President Donald Trump seems to have figured out a solution to the government shutdown: Just make everybody work for free.
Tagged With tsa
After three British men conspired to detonate liquid explosives aboard a transatlantic flight in 2006 — a plan thwarted weeks ahead of its execution — airports have cracked down on items travellers are allowed to carry through security, from bottled water to more recently introduced rules for smartphones and laptops.
But a new scanner introduced at New York’s John F. Kennedy International Airport signals a future where you might be able to leave things such as your MacBook and a bottle of water in your carry-on bag as you weave through security checkpoints.
There are plenty of people who still reminisce about the days before airport security checkpoints were a thing, when they could kiss loved ones at the gates and all of that junk. But soon, we're going to long for the days of more privacy: The TSA will soon make travellers tear apart carry-on bags at security.
Following a ban of in cabin electronic devices that are "larger than a smartphone" on flights entering the US from locations in eight majority-Muslim countries, it appears the White House wants to expand its curious policy. This morning, U.S. Homeland Security Secretary John Kelly told Fox News' Chris Wallace that he was considering applying the ban to all incoming international flights.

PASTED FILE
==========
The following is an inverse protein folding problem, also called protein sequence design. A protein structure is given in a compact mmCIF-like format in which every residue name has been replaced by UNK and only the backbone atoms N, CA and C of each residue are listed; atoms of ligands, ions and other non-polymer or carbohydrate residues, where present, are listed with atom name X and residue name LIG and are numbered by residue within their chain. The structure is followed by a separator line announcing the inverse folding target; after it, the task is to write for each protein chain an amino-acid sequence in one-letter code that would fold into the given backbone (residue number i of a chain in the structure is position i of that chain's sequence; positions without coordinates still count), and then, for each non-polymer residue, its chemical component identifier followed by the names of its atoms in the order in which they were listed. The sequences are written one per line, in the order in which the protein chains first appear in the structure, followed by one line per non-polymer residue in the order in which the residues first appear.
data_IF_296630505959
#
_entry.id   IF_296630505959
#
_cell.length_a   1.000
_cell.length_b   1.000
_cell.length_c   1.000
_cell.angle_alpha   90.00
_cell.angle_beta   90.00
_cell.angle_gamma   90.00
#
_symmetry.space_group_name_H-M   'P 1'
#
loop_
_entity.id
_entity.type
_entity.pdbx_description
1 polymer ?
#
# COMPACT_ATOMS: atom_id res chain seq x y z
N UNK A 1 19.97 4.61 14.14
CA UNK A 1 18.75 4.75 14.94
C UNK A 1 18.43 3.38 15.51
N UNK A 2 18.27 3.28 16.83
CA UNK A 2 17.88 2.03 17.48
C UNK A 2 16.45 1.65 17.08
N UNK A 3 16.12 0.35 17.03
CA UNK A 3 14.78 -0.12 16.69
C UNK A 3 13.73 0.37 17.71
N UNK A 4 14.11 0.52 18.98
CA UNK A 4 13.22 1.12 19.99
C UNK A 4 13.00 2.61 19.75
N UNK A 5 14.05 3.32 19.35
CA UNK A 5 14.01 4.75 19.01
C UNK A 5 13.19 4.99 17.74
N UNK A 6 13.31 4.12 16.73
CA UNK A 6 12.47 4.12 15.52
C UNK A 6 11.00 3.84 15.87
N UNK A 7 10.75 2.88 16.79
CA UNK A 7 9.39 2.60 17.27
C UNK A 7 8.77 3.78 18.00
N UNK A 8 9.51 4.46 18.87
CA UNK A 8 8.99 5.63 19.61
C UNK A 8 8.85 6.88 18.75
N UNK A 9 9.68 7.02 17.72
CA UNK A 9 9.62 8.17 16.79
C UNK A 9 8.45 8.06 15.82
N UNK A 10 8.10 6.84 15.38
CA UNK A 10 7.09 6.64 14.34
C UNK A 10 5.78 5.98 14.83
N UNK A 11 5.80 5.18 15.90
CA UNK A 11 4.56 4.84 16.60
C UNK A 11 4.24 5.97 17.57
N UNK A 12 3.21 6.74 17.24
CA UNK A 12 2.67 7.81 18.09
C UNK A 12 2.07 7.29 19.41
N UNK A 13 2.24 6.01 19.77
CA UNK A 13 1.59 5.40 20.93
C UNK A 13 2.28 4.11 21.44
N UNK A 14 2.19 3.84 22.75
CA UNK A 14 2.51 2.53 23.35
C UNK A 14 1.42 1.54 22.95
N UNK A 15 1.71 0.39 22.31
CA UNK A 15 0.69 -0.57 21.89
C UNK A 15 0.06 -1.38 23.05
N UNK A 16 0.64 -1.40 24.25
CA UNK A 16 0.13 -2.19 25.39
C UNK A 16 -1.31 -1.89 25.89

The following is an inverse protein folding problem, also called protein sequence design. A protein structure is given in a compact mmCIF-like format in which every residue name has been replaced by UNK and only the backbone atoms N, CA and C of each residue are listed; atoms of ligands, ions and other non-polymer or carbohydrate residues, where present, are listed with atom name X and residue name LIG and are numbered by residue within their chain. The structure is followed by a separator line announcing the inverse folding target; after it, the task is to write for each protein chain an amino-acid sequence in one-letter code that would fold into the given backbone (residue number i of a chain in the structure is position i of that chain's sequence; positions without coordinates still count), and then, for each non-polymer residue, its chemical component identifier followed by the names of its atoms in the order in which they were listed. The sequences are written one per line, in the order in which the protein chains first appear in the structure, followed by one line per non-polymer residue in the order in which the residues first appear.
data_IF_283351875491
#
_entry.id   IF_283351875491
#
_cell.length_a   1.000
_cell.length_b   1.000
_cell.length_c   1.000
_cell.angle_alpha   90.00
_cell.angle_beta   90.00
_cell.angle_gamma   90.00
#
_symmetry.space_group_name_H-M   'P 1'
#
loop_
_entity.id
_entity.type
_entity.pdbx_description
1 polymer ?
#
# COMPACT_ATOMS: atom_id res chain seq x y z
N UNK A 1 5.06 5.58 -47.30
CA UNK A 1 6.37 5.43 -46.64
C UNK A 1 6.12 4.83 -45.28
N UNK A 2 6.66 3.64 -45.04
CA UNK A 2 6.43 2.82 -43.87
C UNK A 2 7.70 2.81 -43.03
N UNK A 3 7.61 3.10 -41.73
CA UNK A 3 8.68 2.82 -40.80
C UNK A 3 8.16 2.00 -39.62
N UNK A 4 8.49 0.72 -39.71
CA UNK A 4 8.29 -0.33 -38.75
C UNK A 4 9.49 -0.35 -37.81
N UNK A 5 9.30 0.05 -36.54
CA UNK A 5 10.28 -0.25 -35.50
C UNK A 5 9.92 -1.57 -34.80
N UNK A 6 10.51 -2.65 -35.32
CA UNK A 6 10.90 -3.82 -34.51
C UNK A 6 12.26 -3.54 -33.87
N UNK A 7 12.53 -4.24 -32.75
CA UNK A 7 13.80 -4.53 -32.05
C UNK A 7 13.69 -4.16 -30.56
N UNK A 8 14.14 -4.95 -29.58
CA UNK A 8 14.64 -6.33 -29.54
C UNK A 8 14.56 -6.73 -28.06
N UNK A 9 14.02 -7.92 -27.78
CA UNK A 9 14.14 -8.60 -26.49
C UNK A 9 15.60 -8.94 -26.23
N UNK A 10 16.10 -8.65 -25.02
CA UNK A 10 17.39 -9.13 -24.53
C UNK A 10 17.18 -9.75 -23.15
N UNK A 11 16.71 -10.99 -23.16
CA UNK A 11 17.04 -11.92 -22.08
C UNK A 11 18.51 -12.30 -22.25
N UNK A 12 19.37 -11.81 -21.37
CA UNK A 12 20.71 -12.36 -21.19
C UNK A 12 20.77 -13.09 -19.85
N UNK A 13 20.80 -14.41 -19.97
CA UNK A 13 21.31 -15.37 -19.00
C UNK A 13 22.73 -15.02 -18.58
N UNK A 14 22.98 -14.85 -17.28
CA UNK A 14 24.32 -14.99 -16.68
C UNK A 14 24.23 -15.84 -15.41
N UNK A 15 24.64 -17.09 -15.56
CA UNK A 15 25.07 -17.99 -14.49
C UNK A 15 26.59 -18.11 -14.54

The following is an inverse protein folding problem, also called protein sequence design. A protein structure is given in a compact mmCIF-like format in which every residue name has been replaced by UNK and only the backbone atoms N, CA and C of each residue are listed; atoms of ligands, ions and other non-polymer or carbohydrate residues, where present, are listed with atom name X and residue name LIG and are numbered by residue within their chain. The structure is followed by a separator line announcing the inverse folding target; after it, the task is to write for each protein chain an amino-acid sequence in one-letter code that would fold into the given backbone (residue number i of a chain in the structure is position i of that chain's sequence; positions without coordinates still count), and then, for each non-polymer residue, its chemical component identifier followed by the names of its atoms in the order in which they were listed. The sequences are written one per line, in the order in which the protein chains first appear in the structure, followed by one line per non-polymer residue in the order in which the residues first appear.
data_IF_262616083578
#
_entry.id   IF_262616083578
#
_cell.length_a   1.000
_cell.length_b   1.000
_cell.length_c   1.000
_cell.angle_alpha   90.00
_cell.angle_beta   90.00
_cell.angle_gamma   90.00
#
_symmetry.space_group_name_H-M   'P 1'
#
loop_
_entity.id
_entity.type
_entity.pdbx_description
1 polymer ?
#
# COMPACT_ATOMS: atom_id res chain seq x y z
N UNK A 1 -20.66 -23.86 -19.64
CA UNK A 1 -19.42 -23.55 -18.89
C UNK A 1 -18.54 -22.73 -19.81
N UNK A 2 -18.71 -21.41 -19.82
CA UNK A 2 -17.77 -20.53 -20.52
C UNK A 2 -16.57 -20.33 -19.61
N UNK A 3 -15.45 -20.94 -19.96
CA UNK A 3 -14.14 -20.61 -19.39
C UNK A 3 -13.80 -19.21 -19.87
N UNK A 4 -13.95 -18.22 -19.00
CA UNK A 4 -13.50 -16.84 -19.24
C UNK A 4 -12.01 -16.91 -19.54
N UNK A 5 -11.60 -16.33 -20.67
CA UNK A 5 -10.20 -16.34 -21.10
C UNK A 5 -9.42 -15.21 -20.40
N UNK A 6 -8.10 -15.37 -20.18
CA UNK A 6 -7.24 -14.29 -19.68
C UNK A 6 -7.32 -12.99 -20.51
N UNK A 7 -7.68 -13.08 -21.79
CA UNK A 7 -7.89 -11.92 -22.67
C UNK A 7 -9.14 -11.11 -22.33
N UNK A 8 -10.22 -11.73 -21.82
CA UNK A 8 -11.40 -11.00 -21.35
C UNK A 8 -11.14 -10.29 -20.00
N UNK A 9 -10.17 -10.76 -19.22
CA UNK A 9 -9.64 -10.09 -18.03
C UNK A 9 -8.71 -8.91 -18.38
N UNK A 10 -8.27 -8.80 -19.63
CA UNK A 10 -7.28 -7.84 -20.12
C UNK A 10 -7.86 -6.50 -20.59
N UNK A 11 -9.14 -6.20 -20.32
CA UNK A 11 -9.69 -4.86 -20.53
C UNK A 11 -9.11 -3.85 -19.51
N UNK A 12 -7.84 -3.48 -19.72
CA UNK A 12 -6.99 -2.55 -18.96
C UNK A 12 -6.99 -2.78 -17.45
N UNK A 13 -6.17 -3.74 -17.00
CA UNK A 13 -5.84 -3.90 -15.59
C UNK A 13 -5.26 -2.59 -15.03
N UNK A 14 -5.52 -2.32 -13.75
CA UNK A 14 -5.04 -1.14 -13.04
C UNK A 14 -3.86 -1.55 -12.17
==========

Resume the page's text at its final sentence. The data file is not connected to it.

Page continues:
As of right this second, no one is allowed to bring a Samsung Galaxy Note 7 onto a flight in the United States because they can combust. The same is true of all four major Australian carriers, too. If you're travelling and haven't had a chance to exchange your phone yet, this is going to be a big pain.
Every airline claims it has a better solution for the logistical hellscape that is checked luggage, from fancy new RFID tags to charging $$$ to deter the practice entirely. But the only way to never lose a bag again is to completely automate the process. Which is exactly what this adorable robot is designed to do.
To help alleviate long lines at Atlanta's airport, Delta spent more than a million dollars to install a pair of new high-tech security lanes that can handle more passengers simultaneously. When even the airlines, who are happy to charge passengers extra to sit next to their family members, thinks the United States' TSA is doing a bad job, you know there's a problem.
"Scandal" might be too strong a word. But you'd the TSA would have been ashamed when hackers released 3D-printer files for its master keys, which can open any any TSA-recommended luggage lock. Does the TSA feel ashamed? Not even close.